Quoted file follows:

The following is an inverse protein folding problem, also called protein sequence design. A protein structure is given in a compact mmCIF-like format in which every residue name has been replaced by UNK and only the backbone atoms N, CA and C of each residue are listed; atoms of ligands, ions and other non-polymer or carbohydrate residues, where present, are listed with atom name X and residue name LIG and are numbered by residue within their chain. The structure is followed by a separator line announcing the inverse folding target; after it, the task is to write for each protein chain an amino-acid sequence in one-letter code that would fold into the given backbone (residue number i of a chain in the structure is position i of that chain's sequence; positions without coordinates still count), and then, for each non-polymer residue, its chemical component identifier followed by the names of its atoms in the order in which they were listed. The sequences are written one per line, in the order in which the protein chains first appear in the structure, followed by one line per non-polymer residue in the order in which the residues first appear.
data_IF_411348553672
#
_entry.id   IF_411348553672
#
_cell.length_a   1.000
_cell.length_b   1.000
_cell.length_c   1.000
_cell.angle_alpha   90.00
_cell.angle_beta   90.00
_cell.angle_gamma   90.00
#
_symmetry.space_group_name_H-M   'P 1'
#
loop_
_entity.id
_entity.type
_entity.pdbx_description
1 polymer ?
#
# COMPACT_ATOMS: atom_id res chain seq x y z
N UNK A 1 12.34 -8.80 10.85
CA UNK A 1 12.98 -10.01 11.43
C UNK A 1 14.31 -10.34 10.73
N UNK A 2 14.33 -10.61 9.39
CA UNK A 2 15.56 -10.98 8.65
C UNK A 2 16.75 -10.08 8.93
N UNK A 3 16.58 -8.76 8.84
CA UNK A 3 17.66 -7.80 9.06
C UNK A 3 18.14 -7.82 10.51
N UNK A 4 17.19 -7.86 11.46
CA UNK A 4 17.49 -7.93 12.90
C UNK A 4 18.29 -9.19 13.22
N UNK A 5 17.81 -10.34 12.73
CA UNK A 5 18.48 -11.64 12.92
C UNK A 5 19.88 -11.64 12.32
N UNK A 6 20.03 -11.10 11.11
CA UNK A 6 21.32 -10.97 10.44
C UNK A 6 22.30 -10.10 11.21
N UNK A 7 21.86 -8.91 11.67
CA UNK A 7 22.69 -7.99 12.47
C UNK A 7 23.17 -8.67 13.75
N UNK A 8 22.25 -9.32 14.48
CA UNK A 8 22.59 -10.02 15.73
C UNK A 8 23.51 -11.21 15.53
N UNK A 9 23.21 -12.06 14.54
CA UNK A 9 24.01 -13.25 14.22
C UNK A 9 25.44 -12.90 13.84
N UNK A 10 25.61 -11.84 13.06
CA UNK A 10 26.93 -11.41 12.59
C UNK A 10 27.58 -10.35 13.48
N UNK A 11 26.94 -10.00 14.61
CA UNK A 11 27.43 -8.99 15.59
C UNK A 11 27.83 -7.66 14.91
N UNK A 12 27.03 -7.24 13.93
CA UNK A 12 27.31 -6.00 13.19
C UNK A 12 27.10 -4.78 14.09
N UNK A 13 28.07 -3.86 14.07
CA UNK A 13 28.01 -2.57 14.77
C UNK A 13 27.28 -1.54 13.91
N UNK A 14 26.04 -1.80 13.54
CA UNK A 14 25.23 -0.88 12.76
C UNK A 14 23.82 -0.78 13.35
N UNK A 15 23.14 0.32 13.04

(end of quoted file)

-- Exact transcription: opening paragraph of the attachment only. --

The following is an inverse protein folding problem, also called protein sequence design. A protein structure is given in a compact mmCIF-like format in which every residue name has been replaced by UNK and only the backbone atoms N, CA and C of each residue are listed; atoms of ligands, ions and other non-polymer or carbohydrate residues, where present, are listed with atom name X and residue name LIG and are numbered by residue within their chain. The structure is followed by a separator line announcing the inverse folding target; after it, the task is to write for each protein chain an amino-acid sequence in one-letter code that would fold into the given backbone (residue number i of a chain in the structure is position i of that chain's sequence; positions without coordinates still count), and then, for each non-polymer residue, its chemical component identifier followed by the names of its atoms in the order in which they were listed. The sequences are written one per line, in the order in which the protein chains first appear in the structure, followed by one line per non-polymer residue in the order in which the residues first appear.